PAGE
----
As part of its Young Engineers Support (YES) programme, igus supports innovative student projects such as ‘EMKindersicherung’. In Germany, the 94,000 calls made to the Poison Information Centre for burns and intoxications of children every year show that household cleaners constitute a real threat. To prevent these accidents, a team of seven students of TU Darmstadt at the Faculty of Electrical and Information Technology have developed a special child safety lock.
Called EMKindersicherung, the safety device allows personalised access to household chemicals via a smartphone app. It is 3D printed for the most part and consists of a housing that is placed over the lid of the cleaning agent bottle and engages with the cover plate under the plastic ring of the bottle. Using a lever the cover plate can be moved manually and the device can be secured. The closing mechanism consists of an electro-thermal actuator. Its current feed heats and deforms so that the safety device opens and can be removed from the bottle. The actuator is attached to a pin. By turning the lever, the pin mounted with an iglidur plain bearing engages and prevents an unauthorised opening.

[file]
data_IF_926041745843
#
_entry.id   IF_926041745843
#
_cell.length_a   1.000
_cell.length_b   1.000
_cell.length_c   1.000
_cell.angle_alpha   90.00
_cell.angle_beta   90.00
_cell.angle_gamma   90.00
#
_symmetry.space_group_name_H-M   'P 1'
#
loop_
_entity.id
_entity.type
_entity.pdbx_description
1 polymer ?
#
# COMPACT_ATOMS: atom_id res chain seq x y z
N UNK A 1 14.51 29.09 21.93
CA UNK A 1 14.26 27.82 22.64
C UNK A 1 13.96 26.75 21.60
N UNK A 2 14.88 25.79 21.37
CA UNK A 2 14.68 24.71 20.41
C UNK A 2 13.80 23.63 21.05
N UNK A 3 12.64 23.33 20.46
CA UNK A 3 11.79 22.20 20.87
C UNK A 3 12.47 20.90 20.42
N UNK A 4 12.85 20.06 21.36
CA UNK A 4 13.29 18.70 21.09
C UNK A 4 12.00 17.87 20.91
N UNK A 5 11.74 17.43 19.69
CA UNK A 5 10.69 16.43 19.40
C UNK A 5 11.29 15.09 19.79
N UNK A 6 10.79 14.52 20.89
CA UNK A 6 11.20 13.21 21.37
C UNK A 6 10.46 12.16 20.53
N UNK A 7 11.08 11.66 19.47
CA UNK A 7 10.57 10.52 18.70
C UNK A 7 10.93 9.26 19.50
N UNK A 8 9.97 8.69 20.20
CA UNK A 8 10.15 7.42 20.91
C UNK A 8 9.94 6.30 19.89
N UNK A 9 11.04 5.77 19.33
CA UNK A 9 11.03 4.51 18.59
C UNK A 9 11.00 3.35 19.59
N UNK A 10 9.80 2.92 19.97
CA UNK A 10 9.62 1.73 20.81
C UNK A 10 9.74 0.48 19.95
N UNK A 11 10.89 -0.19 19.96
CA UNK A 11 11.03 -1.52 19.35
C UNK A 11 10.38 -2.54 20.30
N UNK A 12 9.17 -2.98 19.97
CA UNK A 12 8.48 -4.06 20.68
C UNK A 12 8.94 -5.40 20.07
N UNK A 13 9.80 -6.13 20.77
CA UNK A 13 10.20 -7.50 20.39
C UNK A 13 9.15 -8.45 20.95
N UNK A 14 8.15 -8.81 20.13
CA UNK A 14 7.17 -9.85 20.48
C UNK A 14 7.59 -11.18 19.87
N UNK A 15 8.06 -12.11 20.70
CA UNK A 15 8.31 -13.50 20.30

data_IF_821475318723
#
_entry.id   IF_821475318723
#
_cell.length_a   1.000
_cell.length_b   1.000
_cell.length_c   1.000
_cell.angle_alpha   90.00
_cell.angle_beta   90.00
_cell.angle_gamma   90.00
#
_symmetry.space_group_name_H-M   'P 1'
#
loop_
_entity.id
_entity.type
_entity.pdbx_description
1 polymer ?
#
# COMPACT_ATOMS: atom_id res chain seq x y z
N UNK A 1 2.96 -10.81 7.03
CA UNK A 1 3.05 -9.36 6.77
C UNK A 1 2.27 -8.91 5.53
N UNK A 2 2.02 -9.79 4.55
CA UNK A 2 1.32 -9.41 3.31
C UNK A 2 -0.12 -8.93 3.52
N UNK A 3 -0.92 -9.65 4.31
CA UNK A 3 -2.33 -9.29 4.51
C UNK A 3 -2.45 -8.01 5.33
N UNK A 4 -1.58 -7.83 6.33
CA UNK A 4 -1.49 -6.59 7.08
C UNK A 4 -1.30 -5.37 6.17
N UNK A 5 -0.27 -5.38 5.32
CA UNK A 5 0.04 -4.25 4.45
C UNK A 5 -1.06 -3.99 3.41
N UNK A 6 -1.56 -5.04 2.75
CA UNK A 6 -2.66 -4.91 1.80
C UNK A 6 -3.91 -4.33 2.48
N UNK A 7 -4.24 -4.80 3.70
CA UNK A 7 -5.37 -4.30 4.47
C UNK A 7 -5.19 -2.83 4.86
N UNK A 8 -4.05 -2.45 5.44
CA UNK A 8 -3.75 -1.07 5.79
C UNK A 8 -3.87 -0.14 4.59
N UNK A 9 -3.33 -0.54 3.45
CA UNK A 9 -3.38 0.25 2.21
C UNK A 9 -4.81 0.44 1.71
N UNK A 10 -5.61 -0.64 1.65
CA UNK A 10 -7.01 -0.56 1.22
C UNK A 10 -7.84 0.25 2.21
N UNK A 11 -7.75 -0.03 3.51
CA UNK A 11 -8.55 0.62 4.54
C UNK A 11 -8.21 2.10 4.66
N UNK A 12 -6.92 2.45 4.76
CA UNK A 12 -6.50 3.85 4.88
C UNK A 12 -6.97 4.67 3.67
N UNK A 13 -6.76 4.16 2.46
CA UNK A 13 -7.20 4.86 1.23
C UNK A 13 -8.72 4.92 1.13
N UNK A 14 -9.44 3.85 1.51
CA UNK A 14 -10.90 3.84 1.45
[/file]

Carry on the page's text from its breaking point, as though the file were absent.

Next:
“We approached the young engineers support from igus with our project because we were looking for a bearing that has a low coefficient of friction and that is resistant to acids and alcohol,” explained Ida Blum from the development team of the EMKindersicherung. “In addition, the bearing must withstand the actuator’s temperature, which can reach up to 125 degC. That's why we chose iglidur A350.” The plain bearing material is UV-resistant and also suitable for use in medical technology, as well as in the food and packaging industry.
Innovative projects such as EMKindersicherung are supported by igus as part of the YES programme. The initiative supports young pupils, students and inventors across the world in the development and execution of their technical projects.